As I finished the last post, The Habits of Successful Inventors, I immediately realized there was more to be written on the topic.

I discussed how successful inventors have behaviors, different from typical workers, that  serve them quite well:

  1. Discover ideas and solutions by focusing on unrelated things
  2. Sleep on it
  3. Find the times of day when creativity seems to flow more easily
  4. Find new ideas and solutions by asking lots of questions

I did not address, however, how one might transition and implement the behaviors towards becoming successful as an inventor.

The above behaviors assume that creative ideas already are available in quantity, but what if creative ideas don't seem to naturally flow? How can you turn on the creativity tap so you lots of ideas for new products?

Read on.

The key is to take 4 above and learn to apply it broadly to everyday living. Simply pick something ordinary and frame a lot of questions around it to formulate new ideas.

Billboards are a fixture along American highways, especially in urban areas. Billboards have changed very little during the last 50 years except some are now electronic billboards that can display many messages over a period of time.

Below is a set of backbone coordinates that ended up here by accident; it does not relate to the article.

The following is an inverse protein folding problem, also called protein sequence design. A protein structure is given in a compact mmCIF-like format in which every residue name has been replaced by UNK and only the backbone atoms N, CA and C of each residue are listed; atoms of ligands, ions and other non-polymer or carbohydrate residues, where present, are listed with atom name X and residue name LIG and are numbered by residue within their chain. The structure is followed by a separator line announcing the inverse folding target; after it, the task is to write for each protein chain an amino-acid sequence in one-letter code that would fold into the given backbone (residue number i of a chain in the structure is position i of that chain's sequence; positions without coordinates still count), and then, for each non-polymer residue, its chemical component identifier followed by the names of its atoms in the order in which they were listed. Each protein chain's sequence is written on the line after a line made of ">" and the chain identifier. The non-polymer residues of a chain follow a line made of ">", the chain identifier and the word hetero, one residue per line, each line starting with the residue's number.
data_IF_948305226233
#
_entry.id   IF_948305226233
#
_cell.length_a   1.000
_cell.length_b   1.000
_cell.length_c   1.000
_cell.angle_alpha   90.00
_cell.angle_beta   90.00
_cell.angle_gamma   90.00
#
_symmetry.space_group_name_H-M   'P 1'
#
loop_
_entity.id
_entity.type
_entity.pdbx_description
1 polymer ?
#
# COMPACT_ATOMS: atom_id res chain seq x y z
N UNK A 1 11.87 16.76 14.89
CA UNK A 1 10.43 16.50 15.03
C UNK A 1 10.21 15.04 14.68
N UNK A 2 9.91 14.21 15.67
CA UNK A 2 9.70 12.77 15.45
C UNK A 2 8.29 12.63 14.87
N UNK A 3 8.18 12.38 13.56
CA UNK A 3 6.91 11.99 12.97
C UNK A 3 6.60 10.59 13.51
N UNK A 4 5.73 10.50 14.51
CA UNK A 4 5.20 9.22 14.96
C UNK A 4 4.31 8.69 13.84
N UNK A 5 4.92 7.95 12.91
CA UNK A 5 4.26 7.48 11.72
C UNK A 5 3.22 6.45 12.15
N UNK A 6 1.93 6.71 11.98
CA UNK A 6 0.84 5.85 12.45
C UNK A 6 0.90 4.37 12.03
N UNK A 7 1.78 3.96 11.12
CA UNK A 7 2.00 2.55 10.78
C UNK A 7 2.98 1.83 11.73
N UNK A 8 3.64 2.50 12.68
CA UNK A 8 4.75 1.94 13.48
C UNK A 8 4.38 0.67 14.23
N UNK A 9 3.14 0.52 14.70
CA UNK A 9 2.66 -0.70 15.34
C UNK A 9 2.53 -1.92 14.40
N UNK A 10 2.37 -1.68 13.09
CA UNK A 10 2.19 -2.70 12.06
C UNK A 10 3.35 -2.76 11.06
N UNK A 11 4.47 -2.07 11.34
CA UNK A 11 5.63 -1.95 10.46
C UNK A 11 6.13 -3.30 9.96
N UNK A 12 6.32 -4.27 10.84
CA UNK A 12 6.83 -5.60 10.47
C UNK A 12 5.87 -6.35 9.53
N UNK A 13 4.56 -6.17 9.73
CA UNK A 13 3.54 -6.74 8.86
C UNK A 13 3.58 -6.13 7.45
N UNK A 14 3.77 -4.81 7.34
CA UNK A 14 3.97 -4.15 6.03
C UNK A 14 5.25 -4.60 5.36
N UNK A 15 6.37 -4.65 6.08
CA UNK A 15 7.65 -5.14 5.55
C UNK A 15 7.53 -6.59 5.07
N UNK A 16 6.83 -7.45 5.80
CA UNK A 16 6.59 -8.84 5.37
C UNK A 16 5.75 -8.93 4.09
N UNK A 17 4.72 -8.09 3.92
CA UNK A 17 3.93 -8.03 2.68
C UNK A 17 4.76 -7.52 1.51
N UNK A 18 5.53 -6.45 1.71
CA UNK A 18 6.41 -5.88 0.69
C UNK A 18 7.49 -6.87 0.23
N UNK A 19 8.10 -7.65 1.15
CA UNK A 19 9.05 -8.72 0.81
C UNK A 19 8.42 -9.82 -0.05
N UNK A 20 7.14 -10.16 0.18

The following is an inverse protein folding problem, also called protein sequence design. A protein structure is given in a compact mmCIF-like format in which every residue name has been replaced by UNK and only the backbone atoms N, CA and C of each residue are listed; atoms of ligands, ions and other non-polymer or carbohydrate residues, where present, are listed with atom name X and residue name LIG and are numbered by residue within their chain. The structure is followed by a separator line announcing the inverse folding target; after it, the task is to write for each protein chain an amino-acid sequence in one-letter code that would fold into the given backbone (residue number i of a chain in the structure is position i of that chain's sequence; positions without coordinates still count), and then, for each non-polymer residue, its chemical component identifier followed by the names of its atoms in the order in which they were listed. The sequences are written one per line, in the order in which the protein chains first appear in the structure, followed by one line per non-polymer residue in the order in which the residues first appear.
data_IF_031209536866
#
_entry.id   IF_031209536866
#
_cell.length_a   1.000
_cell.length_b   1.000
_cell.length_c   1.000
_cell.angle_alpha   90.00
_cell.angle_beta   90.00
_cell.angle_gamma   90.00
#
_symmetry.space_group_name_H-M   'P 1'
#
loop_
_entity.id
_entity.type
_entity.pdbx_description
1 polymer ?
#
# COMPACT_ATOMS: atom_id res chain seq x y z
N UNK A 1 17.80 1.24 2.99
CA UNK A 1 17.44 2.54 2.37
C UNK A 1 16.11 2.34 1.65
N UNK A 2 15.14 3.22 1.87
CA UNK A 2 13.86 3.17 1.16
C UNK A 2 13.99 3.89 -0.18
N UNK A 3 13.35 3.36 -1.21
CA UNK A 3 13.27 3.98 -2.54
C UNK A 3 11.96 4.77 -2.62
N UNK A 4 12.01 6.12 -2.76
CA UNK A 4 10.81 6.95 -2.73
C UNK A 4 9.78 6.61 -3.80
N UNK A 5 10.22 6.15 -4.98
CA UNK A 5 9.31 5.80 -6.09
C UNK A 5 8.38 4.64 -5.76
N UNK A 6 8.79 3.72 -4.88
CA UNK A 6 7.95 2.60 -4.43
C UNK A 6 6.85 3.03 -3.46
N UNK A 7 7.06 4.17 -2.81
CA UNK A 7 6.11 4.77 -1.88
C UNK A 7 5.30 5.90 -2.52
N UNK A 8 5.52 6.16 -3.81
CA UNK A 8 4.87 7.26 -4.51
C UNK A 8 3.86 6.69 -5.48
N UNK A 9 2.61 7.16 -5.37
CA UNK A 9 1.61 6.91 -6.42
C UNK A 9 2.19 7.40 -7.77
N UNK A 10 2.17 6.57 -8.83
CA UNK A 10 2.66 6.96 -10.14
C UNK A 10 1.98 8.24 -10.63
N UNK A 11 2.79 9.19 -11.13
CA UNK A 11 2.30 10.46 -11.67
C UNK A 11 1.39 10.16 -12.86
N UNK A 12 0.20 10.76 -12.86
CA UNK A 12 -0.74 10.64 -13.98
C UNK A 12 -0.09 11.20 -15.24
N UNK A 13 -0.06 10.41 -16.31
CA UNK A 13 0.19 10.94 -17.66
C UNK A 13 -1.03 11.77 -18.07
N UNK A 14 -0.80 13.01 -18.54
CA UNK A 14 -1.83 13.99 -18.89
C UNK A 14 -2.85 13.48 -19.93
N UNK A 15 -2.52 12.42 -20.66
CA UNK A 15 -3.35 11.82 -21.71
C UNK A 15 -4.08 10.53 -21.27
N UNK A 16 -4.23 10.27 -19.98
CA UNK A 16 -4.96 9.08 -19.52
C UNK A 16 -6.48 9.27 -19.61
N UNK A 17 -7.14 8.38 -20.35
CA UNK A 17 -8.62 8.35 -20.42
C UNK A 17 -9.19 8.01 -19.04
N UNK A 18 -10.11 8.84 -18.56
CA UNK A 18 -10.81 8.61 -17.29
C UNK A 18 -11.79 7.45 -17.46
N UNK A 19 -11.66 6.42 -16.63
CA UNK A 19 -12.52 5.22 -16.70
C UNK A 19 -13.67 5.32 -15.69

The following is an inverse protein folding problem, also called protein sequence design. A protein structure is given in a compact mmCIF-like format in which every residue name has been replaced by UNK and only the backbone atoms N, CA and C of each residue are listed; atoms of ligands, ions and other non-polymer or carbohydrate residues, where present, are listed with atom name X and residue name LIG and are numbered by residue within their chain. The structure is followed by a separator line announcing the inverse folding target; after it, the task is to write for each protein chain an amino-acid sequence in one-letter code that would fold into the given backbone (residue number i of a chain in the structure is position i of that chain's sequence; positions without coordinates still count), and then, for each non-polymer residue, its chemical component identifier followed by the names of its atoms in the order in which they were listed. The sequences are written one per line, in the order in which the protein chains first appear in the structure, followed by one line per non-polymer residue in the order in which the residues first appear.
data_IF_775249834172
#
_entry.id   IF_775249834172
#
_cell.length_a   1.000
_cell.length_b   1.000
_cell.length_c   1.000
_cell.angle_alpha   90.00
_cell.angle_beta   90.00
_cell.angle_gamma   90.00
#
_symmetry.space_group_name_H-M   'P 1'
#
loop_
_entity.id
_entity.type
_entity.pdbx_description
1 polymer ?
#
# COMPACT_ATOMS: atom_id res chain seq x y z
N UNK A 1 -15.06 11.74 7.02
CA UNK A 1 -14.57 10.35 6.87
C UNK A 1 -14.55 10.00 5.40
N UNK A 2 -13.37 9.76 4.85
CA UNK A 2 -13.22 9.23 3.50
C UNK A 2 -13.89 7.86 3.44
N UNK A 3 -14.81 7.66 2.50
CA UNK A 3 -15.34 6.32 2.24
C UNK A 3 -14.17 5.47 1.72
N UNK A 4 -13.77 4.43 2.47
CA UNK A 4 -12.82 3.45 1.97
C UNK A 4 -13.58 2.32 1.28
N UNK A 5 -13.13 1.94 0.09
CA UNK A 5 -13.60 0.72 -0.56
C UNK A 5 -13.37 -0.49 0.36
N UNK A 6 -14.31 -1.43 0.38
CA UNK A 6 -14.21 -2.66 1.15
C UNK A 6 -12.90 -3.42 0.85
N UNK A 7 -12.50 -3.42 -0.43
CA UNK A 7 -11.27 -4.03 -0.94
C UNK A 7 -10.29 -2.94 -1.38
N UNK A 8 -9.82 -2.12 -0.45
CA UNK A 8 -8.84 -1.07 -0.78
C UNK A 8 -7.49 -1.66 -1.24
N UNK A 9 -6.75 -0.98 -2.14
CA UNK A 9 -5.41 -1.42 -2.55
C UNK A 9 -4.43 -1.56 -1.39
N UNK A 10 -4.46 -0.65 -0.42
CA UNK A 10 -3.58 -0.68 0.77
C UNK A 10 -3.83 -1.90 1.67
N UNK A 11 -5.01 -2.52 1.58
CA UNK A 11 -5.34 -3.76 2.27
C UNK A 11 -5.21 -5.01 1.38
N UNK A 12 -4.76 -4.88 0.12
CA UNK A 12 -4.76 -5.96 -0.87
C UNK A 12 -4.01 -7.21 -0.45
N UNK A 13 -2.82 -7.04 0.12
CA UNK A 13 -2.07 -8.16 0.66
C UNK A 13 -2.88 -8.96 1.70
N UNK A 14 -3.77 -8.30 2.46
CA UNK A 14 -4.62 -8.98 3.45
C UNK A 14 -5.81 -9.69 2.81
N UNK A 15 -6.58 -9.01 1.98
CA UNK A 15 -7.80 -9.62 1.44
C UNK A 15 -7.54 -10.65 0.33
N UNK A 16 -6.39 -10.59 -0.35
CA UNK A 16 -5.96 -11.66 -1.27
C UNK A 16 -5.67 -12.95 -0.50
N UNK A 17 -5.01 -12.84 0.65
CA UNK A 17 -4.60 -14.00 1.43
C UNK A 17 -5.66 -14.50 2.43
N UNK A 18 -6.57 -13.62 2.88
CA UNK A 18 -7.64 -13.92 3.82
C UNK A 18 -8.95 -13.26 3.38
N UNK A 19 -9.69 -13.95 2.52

But, why are billboards so tall? Would it be easier or perhaps safer for drivers to read them if they were shorter or perhaps smaller? What if the sign surface were curved, rather than flat? Are there different fonts that would make them easier to read or the messages more impacting?

Considering the first “layer” of questions often leads to a deeper second layer where interesting insights and new ideas may emerge. If curved and short, smaller billboards were effective, this may safe costs of maintaining them. Could billboards have sound absorption materials that would tend to reduce freeway noise?

Another idea is to keep a note pad and pen on your nightstand near your bed. If an idea occurs to you in a dream, turn on the light, grab the pad and jot it down before you forget it. Then turn off the light and go back to sleep. In this way, a potentially valuable idea is retained and you don't sacrifice sleep.

With repetition and practice, you will soon find that asking questions about many things becomes almost second nature. Would airplane wings be more effective if they emulated birds' wings? The answer is yes. Soon you will have lots of creative ideas, then you can begin applying the 4 behaviors described above and possibly become a successful inventor.

Stay tuned!